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More on Dassin April 8, 2009

Posted by clydefro in : Classic Films, 1960s , trackback


The Film Forum retrospective on Jules Dassin has just ended, right when I return to the area. Anyone arriving to this piece via search or otherwise who caught The Rehearsal, A Dream of Passion, or He Who Must Die is encouraged to share an opinion. Those were the titles I didn’t get a chance to see but would’ve liked to given their rarity. I did catch Up Tight, Dassin’s take on The Informer, earlier filmed by John Ford, with the setting moved from Ireland to Cleveland. The film was his last for a Hollywood studio, though it carries very few of the placations one would expect from something financed and released in 1968 by Paramount. Beginning with footage of Martin Luther King, Jr.’s funeral march and letting that wounded anger inform the whole of the movie, Dassin is here at perhaps his most provocative and overtly political without letting it become a full-on diatribe.

The film may work best as a curiosity to gawk at and a timepiece projected squarely against both whites and blacks of that difficult era. Dassin barks more at philosophy than race. Some of this inevitably dates the movie, even prefiguring the blaxploitation films that would come just a few years later, but there are also striking scenes and encounters, albeit played broadly in typical Dassin fashion, that seem to resonate as loudly today as they would’ve at the time. The most immediate example of this would be the carnival scene in the second half of the film, when an inebriated Tank (played effectively by Julian Mayfield in his only major film role) is perceived as the black militant incarnate by a group of stereotypical white people. They reduce him to a harmless caricature of the angry Negro seen on the news as Tank plays along with stories about a planned uprising. Dassin then furthers the nervous tension by filming the sequence with funhouse mirrors, making for a distinctly odd combination of faux revolution dialogue and ironically silly images.

Even with its self-imposed limitations that don’t really have the same effect on Ford’s version (though any true comparisons are useless), Up Tight can still be seen as a partially successful balance of an important topic usually ignored by Hollywood while also retaining the dramatic roots of Liam O’Flaherty’s original novel. A flamboyant Roscoe Lee Browne and the twitchy score from Booker T. and the M.G.’s are additional reminders that we’re not in Ireland anymore. Dassin is credited with adapting the material alongside Mayfield and Ruby Dee, who gives a fine supporting performance as a poor single mother romantically involved with Tank, and some context and explanation behind the motives for this seemingly strange revisiting of an already filmed story might be helpful. The DVD generation has gotten so accustomed to a Criterion-level pinning of films inside perfect-fitting boxes brimming with explanatory material that simply watching a movie on its own can feel incomplete to fully understand it.

Since Criterion clearly loves Dassin and the company has developed a relationship with Paramount, which I’d imagine still controls the rights to Up Tight, I wondered whether a DVD release from the boutique label could be in the cards. After seeing the film, my expectations for that idea took a hit, both because I’m not sure it’s of the quality necessary for Criterion to be interested and because the print shown was clearly from the studio archives. The sound was scratchy and the animated opening titles were full of dirt and marks, damage which settled down as the film went on but still never let the viewer forget the print wasn’t of recent vintage. Film Forum originally had the screen set up for, I believe, 1.85:1 but finally made the necessary adjustments to accommodate what looked like, surprisingly, Academy ratio. The not fully reliable IMDb page doesn’t even list an aspect ratio.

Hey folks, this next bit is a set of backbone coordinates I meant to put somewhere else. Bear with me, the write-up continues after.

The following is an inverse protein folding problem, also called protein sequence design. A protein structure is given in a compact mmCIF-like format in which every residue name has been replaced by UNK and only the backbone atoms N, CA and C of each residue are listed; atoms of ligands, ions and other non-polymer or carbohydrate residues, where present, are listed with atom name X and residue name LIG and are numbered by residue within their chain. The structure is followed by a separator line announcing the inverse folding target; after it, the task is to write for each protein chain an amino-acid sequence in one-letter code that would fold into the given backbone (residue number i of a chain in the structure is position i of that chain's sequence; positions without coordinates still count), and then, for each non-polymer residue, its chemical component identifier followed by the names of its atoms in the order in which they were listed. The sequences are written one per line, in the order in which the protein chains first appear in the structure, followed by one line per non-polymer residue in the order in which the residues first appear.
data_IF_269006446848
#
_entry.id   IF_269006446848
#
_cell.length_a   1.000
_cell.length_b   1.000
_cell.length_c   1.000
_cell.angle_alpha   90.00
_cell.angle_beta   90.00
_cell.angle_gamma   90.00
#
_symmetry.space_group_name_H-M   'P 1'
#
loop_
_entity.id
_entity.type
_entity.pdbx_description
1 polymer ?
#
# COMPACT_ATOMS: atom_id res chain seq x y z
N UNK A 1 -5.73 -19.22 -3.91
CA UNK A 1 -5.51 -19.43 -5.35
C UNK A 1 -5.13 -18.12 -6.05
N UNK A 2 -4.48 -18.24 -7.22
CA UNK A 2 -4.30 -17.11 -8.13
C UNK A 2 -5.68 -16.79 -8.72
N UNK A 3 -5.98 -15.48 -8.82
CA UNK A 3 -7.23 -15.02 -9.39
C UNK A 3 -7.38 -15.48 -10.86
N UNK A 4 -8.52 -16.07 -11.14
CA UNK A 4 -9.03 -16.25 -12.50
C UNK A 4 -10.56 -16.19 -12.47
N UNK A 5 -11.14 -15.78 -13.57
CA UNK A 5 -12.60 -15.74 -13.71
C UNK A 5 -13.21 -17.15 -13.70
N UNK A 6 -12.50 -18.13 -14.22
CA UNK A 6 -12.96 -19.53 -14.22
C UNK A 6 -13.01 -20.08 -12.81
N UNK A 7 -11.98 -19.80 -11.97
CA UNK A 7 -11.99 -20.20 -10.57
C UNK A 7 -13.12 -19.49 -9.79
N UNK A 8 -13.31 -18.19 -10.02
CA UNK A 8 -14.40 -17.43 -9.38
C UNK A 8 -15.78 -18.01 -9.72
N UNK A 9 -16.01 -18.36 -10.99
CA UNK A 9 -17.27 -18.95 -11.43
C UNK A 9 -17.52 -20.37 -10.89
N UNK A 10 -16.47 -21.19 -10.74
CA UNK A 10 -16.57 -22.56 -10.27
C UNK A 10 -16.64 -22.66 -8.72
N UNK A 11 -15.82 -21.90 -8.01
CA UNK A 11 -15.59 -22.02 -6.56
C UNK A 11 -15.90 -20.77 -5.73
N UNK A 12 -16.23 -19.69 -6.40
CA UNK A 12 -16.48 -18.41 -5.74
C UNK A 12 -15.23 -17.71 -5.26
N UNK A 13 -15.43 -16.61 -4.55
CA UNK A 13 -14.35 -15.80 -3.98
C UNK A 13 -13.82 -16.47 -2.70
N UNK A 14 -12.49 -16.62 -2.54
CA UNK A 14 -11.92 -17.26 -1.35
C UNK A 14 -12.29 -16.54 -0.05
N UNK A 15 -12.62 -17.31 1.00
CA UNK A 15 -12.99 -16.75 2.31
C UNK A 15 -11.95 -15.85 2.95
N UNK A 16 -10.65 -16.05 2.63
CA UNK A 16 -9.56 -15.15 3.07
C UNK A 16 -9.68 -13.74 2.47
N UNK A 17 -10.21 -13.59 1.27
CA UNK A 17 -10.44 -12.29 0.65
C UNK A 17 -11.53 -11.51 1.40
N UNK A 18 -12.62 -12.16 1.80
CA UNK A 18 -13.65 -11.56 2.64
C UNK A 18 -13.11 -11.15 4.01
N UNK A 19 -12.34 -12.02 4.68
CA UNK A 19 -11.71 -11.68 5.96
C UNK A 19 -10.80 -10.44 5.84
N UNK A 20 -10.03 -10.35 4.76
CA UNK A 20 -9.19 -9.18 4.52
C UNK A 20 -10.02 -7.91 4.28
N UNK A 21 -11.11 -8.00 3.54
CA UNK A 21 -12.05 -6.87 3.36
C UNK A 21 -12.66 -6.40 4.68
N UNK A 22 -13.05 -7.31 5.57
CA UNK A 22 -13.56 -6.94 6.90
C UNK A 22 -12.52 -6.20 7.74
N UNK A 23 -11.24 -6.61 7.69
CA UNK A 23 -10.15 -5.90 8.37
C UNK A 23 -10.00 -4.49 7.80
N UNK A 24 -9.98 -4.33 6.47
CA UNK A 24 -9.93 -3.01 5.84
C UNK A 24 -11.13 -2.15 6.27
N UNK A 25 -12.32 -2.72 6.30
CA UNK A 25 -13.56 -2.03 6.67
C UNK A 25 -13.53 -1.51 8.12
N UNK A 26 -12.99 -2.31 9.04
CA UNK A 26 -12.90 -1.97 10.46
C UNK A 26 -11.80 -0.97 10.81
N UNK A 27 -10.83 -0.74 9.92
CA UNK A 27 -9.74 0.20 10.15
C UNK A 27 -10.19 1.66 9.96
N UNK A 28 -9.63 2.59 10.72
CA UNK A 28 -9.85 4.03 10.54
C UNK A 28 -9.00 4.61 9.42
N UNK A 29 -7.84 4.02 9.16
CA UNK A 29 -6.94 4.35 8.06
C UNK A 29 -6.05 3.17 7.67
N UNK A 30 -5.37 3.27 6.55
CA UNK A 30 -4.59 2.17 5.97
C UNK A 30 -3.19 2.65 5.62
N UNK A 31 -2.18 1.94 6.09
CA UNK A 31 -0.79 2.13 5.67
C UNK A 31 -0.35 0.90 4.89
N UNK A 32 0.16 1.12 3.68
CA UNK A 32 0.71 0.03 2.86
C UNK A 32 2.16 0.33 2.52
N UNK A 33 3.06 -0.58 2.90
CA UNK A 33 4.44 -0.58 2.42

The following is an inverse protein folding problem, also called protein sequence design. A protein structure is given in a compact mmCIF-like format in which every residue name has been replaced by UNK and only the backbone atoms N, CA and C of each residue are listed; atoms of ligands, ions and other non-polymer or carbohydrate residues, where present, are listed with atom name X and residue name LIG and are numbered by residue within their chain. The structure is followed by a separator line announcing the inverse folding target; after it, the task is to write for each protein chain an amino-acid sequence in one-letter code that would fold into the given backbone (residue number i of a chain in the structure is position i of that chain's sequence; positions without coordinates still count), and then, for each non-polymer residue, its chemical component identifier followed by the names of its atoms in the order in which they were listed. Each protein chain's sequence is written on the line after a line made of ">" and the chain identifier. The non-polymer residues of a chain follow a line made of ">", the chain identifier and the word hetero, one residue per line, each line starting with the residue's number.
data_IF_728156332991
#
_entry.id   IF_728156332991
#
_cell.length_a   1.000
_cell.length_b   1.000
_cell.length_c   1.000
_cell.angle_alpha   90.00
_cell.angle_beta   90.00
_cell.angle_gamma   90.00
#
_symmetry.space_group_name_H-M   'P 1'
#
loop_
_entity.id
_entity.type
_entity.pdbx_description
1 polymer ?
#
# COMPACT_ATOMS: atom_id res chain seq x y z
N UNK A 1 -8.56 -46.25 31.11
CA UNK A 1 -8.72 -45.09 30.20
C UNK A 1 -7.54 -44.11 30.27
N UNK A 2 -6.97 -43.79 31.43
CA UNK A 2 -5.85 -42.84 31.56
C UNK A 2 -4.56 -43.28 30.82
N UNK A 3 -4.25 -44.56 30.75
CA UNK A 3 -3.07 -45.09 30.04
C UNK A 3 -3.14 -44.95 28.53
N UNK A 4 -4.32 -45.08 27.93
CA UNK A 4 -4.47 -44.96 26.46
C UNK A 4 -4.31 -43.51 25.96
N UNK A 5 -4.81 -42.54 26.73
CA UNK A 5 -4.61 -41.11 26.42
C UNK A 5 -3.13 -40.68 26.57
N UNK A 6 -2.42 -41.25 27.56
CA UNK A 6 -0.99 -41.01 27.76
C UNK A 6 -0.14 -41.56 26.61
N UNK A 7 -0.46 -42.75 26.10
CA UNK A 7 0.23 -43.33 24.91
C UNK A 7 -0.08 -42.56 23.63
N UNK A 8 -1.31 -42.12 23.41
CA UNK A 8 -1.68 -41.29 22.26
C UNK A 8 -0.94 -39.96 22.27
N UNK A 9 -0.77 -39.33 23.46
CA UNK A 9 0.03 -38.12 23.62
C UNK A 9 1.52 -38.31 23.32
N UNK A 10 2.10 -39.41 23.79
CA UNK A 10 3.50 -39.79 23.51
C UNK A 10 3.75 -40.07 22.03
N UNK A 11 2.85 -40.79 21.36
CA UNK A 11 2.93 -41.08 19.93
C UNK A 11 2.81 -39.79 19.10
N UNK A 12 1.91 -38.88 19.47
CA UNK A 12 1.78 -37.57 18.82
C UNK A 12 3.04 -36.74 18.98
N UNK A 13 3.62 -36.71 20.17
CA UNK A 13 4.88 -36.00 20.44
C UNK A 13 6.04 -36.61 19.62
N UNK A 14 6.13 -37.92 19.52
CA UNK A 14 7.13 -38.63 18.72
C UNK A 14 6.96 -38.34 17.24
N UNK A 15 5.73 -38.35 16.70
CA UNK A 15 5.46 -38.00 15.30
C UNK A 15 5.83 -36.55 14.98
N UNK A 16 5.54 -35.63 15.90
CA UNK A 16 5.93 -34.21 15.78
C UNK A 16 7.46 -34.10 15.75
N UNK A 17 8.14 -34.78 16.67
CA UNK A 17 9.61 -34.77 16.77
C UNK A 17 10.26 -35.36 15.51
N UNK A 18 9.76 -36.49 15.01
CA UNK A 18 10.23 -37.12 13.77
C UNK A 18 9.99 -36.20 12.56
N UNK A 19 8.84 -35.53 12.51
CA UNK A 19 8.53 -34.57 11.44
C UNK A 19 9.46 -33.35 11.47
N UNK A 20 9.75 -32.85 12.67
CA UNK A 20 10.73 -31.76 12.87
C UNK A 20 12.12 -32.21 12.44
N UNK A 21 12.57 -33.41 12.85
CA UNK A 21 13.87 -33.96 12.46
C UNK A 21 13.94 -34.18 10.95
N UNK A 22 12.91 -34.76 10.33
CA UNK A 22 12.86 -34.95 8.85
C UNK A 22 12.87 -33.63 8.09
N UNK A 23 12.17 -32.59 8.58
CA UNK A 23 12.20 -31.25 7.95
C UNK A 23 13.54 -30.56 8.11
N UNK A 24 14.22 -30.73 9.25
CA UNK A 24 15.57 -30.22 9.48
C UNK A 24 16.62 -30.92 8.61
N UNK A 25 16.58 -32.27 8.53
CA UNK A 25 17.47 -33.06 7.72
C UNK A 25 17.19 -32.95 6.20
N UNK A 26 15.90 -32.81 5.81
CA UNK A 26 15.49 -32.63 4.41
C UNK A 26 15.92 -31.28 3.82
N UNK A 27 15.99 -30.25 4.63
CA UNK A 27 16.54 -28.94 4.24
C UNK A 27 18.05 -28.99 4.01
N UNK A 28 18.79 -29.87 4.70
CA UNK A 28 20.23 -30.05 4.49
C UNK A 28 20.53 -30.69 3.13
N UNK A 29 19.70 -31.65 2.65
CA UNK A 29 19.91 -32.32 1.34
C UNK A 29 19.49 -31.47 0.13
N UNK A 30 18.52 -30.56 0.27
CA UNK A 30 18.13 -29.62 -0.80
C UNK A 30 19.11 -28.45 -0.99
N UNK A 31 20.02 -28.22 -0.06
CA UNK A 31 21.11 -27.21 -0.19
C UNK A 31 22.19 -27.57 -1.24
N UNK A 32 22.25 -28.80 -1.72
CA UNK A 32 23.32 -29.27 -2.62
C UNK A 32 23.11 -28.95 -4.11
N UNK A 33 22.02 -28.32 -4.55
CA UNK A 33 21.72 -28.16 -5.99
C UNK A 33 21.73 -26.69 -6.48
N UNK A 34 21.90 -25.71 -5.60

I’ll also make mention here of some writing I did on Dassin’s brilliant film noir Thieves’ Highway for the Noir of the Week site. It was actually the noir of last week there, but I didn’t have a chance to bring it up earlier. When watching the film again after not seeing it for a couple of years, I was impressed with, first, how beautiful the transfer on Criterion’s DVD is, and, also, how tightly Dassin was able to pace everything. There’s quite a bit of plot squeezed into those 94 minutes, but it’s more uneasiness than physical action. I don’t see Dassin as a director concerned with atmospherically setting a mood via short cuts like many of the noir auteurs. He instead built tension organically through situation and gravity, fully realized in the famous Rififi heist sequence where half an hour passes without any words spoken. Thieves’ Highway is his most pure of those prime noirs, and it’s a truly great film.


1. Brianc - April 22, 2009

Just saw Thieves’ Highway for the first time. I agree: it is truly a great film…except for the ending. Though I knew it couldn’t happen in a film from 1949, I irrationaly imagined that Conti would relieve Cobb of at least one of his hands with that hatchet, the police arriving too late to stop him. Now that would have been a hell of an ending.
But even with the imposed “happy ending,” this is still an unforgettable film. The truck crash, with the apples rolling down the hill, is one of the greatest action sequences I’ve seen in a film.
I would love to read “Thieves Market,” Bezzerider’s novel. Hope I can track it down.

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